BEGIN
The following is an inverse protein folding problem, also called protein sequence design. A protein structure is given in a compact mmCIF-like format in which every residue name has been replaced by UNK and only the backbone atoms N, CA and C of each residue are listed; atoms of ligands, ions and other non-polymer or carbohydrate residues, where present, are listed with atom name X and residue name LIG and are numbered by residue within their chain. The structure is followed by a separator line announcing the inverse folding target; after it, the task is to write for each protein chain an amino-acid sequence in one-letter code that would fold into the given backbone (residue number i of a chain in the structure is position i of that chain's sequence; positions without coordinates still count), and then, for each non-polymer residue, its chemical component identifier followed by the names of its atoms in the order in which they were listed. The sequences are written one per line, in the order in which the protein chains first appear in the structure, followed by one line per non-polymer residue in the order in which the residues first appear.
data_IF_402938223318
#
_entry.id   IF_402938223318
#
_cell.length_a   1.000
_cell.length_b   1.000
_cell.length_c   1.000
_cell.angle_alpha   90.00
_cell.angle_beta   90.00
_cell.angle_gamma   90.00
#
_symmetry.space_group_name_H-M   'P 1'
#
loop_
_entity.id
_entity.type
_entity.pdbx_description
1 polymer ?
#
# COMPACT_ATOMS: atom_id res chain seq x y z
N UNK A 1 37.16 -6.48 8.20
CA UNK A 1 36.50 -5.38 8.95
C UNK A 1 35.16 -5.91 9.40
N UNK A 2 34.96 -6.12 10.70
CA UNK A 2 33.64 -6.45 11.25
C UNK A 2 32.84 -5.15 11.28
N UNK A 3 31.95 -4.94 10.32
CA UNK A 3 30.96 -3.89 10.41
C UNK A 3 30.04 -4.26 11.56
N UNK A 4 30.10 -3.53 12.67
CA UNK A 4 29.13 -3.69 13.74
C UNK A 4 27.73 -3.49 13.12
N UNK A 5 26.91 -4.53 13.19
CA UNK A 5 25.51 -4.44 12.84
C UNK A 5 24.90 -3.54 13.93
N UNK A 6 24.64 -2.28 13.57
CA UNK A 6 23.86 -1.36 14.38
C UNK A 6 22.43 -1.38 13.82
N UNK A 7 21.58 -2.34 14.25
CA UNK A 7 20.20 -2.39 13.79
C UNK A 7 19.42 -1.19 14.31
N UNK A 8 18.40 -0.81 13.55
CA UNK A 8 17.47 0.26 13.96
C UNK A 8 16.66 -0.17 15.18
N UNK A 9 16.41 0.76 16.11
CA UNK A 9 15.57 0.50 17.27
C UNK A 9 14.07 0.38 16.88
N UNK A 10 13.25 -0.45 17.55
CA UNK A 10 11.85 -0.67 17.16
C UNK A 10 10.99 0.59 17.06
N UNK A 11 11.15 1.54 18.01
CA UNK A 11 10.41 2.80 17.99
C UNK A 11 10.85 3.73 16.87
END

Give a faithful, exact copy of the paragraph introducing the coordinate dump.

The following is an inverse protein folding problem, also called protein sequence design. A protein structure is given in a compact mmCIF-like format in which every residue name has been replaced by UNK and only the backbone atoms N, CA and C of each residue are listed; atoms of ligands, ions and other non-polymer or carbohydrate residues, where present, are listed with atom name X and residue name LIG and are numbered by residue within their chain. The structure is followed by a separator line announcing the inverse folding target; after it, the task is to write for each protein chain an amino-acid sequence in one-letter code that would fold into the given backbone (residue number i of a chain in the structure is position i of that chain's sequence; positions without coordinates still count), and then, for each non-polymer residue, its chemical component identifier followed by the names of its atoms in the order in which they were listed. The sequences are written one per line, in the order in which the protein chains first appear in the structure, followed by one line per non-polymer residue in the order in which the residues first appear.